Valentine’s Day Depression is a Real Thing

Now, Let’s Help You Deal With the Way You Feel

Sometimes referred to as the Hallmark Holiday, Valentine’s Day is also known as the “cruel holiday.” It’s unfortunate this day that’s supposed to celebrate love triggers feelings of inadequacy, loneliness, and many levels of depression for a lot of different reasons.

Maybe you’re single and don’t want to be. Maybe you’re in a relationship, but an unhealthy one. Maybe you’ve lost someone you loved with all your heart. Maybe you feel completely unloved by anyone and everyone. Valentine’s Day feels like a cruel reminder of what’s missing. Maybe you don’t even know why you’re feeling depressed, you just do. Or maybe, you’re not the one feeling depressed, but want to help a loved one who is.

And no matter how much you say that Valentine’s Day is a silly made-up holiday, this love celebration brings on some serious feelings of depression.

How to Beat the Valentine’s Day Depression

Valentine’s Day is upon us, so rather than talk about the root of your depression, (which you may already know) we’re going to give ourselves permission to jump ahead and look at ways to deal with this sometimes “cruel holiday.”

We asked our doctors and therapists at Core Recovery to give their thoughts on ways to deal with the very real feelings of Valentine’s Day depression. Here are some valuable tips they shared:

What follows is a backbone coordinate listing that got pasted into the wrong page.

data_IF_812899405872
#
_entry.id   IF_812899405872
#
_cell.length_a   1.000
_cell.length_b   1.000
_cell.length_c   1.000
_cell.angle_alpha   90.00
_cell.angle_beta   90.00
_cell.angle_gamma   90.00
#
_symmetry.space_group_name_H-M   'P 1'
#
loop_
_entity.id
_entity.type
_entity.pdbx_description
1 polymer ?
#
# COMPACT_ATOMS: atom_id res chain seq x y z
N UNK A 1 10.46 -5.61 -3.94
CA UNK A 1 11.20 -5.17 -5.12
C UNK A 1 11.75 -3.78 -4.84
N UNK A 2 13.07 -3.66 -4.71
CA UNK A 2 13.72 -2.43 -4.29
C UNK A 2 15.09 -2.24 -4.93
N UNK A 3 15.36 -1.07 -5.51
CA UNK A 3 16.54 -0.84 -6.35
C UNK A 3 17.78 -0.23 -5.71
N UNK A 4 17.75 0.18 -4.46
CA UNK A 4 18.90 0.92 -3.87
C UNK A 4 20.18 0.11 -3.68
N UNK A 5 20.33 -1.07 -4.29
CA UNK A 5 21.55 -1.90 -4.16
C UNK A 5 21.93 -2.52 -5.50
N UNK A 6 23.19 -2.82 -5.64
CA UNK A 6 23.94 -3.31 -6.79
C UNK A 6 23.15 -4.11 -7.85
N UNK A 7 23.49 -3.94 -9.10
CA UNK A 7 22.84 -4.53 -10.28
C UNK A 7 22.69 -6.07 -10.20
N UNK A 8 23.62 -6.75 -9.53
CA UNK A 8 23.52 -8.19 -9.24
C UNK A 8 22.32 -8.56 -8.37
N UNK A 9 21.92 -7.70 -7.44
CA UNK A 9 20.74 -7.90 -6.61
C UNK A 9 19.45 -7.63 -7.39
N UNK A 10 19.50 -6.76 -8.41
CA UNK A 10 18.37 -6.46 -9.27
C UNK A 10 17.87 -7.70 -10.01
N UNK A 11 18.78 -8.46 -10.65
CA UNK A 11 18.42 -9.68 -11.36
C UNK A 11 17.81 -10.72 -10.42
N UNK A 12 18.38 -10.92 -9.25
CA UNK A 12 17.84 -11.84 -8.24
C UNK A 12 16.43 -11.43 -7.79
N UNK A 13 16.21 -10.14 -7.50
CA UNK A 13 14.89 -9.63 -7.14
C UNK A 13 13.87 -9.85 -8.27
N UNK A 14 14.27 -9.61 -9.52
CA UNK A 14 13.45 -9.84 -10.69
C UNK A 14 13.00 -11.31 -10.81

1. Make that Special Someone YOU Use this Valentine’s Day as a day to be good to yourself, whatever that means. Get a pedicure, go see a (happy) movie or play, go hiking or biking, bake cookies for your neighbor, go shopping. Do what makes you feel good. If staying in bed is the only way you can cope with this day, then do it. But if that’s the case, your Valentine’s depression is at a level where you should seek help. You don’t need to feel this way and we can help you.
  2. Avoid the news feed and seek out support groups on social media You may want to avoid your social news feed today since romantic posts can sometimes add to depressing thoughts and feelings of inadequacy or loss. Instead, look for some social media support groups that can relate to what you are going through and help you get through the day. Social media can also help you connect with your own support network who can offer you the encouragement and understanding you need. Remember, you’re not alone in this.
  3. Hang with Friends (even the four-legged ones)Get together with friends, neighbors, or coworkers. But don’t make it a pity-party, unless you feel the need to share the day with others who feel just like you do: the “misery loves company” school of thought. Then go ahead and spend time with those you can commiserate with and get it out of your system.But if not, surround yourself with people who make you feel good about yourself. Those who will take your mind off the holiday and engage in other things that interest you. You may be surprised that even your married friends will be open to getting pizza or something low-key on this high-stress day. Your furry friends will especially appreciate you most of all. Make it a dog-friendly gathering with other dog-lovers, go to the dog park, take an extra long walk, or just spend special time with your BFF on four legs watching your favorite dog movie.